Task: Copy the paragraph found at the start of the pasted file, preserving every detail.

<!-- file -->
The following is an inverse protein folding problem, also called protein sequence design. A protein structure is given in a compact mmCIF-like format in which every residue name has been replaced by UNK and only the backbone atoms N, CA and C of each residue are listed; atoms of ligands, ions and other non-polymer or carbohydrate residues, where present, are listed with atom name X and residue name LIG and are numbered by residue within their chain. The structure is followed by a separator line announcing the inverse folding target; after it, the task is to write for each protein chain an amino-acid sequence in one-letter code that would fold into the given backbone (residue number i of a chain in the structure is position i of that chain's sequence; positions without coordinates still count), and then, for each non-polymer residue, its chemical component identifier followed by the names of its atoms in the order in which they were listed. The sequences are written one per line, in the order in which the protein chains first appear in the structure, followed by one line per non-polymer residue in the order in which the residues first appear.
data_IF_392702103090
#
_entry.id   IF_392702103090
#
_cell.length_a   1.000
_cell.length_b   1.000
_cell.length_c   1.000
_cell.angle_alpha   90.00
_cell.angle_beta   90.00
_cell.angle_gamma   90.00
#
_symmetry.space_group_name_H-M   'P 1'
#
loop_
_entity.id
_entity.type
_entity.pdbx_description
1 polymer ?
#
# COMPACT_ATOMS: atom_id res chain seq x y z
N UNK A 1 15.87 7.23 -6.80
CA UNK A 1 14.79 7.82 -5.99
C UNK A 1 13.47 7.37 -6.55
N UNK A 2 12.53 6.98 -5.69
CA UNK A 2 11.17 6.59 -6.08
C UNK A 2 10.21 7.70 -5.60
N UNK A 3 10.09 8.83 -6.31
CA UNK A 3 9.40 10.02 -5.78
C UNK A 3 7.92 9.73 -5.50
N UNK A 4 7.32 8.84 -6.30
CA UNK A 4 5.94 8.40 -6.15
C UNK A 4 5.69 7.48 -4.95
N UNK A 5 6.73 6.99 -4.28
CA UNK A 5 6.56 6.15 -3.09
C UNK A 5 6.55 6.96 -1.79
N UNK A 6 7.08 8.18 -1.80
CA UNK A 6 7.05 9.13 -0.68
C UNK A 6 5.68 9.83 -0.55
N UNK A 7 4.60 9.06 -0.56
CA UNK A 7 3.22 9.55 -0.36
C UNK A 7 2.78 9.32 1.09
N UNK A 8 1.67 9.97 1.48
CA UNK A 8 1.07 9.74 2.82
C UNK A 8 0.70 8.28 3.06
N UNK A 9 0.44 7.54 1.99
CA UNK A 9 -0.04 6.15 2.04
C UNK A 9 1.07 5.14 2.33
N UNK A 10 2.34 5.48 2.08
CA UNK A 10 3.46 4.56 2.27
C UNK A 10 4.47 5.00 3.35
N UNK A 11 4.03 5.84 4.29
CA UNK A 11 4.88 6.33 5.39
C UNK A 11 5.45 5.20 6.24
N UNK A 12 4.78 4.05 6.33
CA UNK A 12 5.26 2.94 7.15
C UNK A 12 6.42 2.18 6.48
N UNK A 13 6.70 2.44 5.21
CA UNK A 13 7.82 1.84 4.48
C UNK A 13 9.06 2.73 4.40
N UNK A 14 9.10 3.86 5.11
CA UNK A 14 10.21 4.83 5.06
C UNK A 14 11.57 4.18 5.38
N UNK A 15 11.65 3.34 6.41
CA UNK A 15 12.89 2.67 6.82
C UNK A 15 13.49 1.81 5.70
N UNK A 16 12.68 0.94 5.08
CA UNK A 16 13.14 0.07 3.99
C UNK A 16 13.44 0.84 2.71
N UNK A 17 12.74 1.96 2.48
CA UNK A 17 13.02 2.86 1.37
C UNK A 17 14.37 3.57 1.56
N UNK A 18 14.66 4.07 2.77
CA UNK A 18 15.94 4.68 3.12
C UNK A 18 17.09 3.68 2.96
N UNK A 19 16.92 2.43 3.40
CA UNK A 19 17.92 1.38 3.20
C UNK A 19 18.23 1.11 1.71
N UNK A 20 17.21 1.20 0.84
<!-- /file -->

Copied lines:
The following is an inverse protein folding problem, also called protein sequence design. A protein structure is given in a compact mmCIF-like format in which every residue name has been replaced by UNK and only the backbone atoms N, CA and C of each residue are listed; atoms of ligands, ions and other non-polymer or carbohydrate residues, where present, are listed with atom name X and residue name LIG and are numbered by residue within their chain. The structure is followed by a separator line announcing the inverse folding target; after it, the task is to write for each protein chain an amino-acid sequence in one-letter code that would fold into the given backbone (residue number i of a chain in the structure is position i of that chain's sequence; positions without coordinates still count), and then, for each non-polymer residue, its chemical component identifier followed by the names of its atoms in the order in which they were listed. The sequences are written one per line, in the order in which the protein chains first appear in the structure, followed by one line per non-polymer residue in the order in which the residues first appear.